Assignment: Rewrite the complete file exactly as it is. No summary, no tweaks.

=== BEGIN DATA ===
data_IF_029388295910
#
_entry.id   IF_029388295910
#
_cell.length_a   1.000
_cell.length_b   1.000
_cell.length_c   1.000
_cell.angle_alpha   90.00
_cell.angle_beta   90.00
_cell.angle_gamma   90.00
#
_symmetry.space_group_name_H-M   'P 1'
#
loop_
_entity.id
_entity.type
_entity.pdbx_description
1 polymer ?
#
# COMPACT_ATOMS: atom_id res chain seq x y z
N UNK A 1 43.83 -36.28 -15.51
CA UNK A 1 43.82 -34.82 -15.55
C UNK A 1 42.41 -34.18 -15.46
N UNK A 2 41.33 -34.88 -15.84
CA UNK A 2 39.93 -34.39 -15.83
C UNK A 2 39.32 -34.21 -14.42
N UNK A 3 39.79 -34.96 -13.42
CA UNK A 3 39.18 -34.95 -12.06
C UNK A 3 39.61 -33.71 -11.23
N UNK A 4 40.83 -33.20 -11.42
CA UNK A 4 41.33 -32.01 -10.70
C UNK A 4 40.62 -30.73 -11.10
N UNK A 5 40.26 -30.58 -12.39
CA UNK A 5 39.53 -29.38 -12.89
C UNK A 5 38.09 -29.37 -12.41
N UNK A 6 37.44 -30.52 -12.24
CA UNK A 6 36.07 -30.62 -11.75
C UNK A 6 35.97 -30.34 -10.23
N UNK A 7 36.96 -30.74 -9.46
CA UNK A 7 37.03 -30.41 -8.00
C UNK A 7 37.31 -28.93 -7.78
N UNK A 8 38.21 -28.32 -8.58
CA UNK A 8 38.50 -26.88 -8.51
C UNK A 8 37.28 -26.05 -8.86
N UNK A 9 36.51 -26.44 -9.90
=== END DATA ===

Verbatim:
data_IF_029388295910
#
_entry.id   IF_029388295910
#
_cell.length_a   1.000
_cell.length_b   1.000
_cell.length_c   1.000
_cell.angle_alpha   90.00
_cell.angle_beta   90.00
_cell.angle_gamma   90.00
#
_symmetry.space_group_name_H-M   'P 1'
#
loop_
_entity.id
_entity.type
_entity.pdbx_description
1 polymer ?
#
# COMPACT_ATOMS: atom_id res chain seq x y z
N UNK A 1 43.83 -36.28 -15.51
CA UNK A 1 43.82 -34.82 -15.55
C UNK A 1 42.41 -34.18 -15.46
N UNK A 2 41.33 -34.88 -15.84
CA UNK A 2 39.93 -34.39 -15.83
C UNK A 2 39.32 -34.21 -14.42
N UNK A 3 39.79 -34.96 -13.42
CA UNK A 3 39.18 -34.95 -12.06
C UNK A 3 39.61 -33.71 -11.23
N UNK A 4 40.83 -33.20 -11.42
CA UNK A 4 41.33 -32.01 -10.70
C UNK A 4 40.62 -30.73 -11.10
N UNK A 5 40.26 -30.58 -12.39
CA UNK A 5 39.53 -29.38 -12.89
C UNK A 5 38.09 -29.37 -12.41
N UNK A 6 37.44 -30.52 -12.24
CA UNK A 6 36.07 -30.62 -11.75
C UNK A 6 35.97 -30.34 -10.23
N UNK A 7 36.96 -30.74 -9.46
CA UNK A 7 37.03 -30.41 -8.00
C UNK A 7 37.31 -28.93 -7.78
N UNK A 8 38.21 -28.32 -8.58
CA UNK A 8 38.50 -26.88 -8.51
C UNK A 8 37.28 -26.05 -8.86
N UNK A 9 36.51 -26.44 -9.90